By Emelda Siama John
Lent is the 40-days and 40-days period within the church calendar (beginning with Ash Wednesday and ending on Easter Sunday) that focuses on the suffering and crucifixion of Jesus and culminates in the joy and celebration of His resurrection. A concise and wonderfully articulated description of Lent comes from Living Through Dying.
The parish priest of Holy Rosary Parish, Emmanuel Omollo, said that, Lent is a season of preparation and repentance during which we anticipate the death (Good Friday) and resurrection (Easter Sunday) of Jesus. It is this very preparation and repentance—aimed at grasping the intense signiﬁcance of the cruciﬁxion—that give us a deep and powerful longing for the resurrection, the joy of Easter.
“The church collect money during lent, so that the church can care for the poor people, orphans, widows, prisoners, and sick people, the church is advising us not to behave like pagan, it is about inner change and its a moment of renewing of our faith with Jesus and coming to the new life, through prayers, fasting and forgiveness,” Fr. Omollo said.
Pope said, Lenten penance is a commitment, sustained by grace, to overcoming our lack of faith and our resistance to following Jesus on the way of the cross. This is precisely what Peter and the other disciples needed to do. To deepen our knowledge of the Master, to fully understand and embrace the mystery of his salvation, accomplished in total self-giving inspired by love, they must allow themselves to be taken aside by him and to detach themselves from mediocrity and vanity.
“We need to set out on the journey, an uphill path that, like a mountain trek, requires effort, sacrifice and concentration. These requisites are also important for the Synod journey to which, as a Church, we are committed to making. We can benefit greatly from reflecting on the relationship between Lenten penance and the Synod experience,”
Pope Francis said that, the Lenten journey of penance and the journey of the Synod alike have as their goal a transfiguration, both personal and ecclesial, a transformation that, in both cases, has its model in the Transfiguration of Jesus and is achieved by the grace of his paschal mystery. So that this transfiguration may become a reality in us this year, I would like to propose two “paths” to follow in order to ascend the mountain together with Jesus and, with him, to attain the goal.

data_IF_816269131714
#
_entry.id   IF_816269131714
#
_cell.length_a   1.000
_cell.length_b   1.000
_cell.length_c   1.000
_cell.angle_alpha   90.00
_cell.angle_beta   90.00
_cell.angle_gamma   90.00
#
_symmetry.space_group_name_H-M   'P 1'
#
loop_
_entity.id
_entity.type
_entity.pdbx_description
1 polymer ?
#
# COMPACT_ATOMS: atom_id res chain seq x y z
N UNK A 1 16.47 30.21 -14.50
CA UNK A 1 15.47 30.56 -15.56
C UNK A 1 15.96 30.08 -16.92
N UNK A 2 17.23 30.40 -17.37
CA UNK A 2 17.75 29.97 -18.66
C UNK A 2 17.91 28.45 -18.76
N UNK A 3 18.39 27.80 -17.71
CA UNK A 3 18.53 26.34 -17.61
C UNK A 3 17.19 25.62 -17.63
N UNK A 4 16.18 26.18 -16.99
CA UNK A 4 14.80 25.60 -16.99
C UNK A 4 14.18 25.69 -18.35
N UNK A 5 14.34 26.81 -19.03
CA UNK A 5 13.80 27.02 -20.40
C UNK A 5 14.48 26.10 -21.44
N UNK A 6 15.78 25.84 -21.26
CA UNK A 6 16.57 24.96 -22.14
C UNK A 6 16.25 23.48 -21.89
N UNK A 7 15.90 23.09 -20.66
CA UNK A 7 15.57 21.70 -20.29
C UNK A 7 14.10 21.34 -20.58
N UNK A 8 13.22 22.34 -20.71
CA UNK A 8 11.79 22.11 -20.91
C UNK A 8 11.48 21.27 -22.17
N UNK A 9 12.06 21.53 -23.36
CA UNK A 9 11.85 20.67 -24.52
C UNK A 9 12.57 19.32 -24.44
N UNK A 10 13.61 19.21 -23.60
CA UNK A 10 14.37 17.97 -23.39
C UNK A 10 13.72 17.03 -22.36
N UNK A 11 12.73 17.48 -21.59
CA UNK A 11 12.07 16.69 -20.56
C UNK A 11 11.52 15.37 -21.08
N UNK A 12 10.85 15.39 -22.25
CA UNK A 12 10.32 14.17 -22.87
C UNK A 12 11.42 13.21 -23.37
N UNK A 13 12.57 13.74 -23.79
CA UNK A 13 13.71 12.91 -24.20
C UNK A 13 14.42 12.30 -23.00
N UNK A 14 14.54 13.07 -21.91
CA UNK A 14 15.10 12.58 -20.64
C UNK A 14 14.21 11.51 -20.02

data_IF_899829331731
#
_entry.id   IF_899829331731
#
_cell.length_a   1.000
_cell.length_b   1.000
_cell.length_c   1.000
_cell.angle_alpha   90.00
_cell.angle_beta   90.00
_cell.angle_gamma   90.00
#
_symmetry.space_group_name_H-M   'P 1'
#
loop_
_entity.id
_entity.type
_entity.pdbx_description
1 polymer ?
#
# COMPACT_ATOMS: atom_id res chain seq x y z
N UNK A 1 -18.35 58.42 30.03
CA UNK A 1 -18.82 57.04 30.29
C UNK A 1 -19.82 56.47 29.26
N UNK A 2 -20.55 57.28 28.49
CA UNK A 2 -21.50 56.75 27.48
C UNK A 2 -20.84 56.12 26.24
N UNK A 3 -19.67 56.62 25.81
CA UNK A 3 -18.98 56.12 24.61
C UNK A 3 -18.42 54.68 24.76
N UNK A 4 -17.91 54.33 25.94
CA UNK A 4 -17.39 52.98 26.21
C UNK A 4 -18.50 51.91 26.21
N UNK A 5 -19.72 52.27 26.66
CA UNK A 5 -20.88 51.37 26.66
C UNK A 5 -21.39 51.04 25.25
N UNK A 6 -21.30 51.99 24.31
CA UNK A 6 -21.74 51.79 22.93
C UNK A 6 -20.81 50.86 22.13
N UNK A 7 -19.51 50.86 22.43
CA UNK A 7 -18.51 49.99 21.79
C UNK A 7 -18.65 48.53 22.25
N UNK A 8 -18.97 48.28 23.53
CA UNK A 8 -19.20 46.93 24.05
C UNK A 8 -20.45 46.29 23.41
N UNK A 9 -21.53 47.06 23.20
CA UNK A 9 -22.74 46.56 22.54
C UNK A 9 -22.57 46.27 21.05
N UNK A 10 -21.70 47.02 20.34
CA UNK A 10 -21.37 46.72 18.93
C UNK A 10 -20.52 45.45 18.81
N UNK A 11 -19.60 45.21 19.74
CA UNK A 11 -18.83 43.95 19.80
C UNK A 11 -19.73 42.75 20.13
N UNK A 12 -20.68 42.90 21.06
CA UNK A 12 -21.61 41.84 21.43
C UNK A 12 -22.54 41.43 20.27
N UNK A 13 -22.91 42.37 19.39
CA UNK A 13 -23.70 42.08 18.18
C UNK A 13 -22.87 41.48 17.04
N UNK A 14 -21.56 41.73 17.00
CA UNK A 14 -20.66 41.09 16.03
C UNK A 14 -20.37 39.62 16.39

The first path has to do with the command that God the Father addresses to the disciples on Mount Tabor as they contemplate Jesus transfigured. The voice from the cloud says: “Listen to him” (Mt 17:5). The first proposal, then, is very clear: we need to listen to Jesus.
“Lent is a time of grace to the extent that we listen to him as he speaks to us. And how does he speak to us? First, in the word of God, which the Church offers us in the liturgy, May that word not fall on deaf ears; if we cannot always attend Mass, let us study its daily biblical readings, even with the help of the internet,” he said
“in addition to the Scriptures, the Lord speaks to us through our brothers and sisters, especially in the faces and the stories of those who are in need. Let me say something else, which is quite important for the Synod process: listening to Christ often takes place in listening to our brothers and sisters in the Church. Such mutual listening in some phases is the primary goal, but it remains always indispensable in the method and style of a Council Church. On hearing the Father’s voice, the disciples “fell prostrate and were very much afraid. But Jesus came and touched them, saying, ‘Rise, and do not be afraid.’ And when the disciples raised their eyes, they saw no one else but Jesus alone” (Mt 17:6-8),” he cited.
He said that, in the second proposal for this Lent: do not take refuge in a religiosity made up of extraordinary events and dramatic experiences, out of fear of facing reality and its daily struggles, its hardships and contradictions.
He further noted that, the light that Jesus shows the disciples is an anticipation of Easter glory, and that must be the goal of our own journey, as we follow “him alone”. Lent leads to Easter: the “retreat” is not an end in itself, but a means of preparing us to experience the Lord’s passion and cross with faith, hope and love, and thus to arrive at the resurrection.
He also said, on the Synod journey, when God gives us the grace of certain powerful experiences of communion, we should not imagine that we have arrived – for there too, the Lord repeats to us: “Rise, and do not be afraid”. Let us go down, then, to the plain, and may the grace we have experienced strengthen us to be “artisans of synodality” in the ordinary life of our communities.
“Dear brothers and sisters, may the Holy Spirit inspire and sustain us this Lent in our ascent with Jesus, so that we may experience his divine splendor and thus, confirmed in faith, persevere in our journey together with him, glory of his people and light of the nations,” pope added.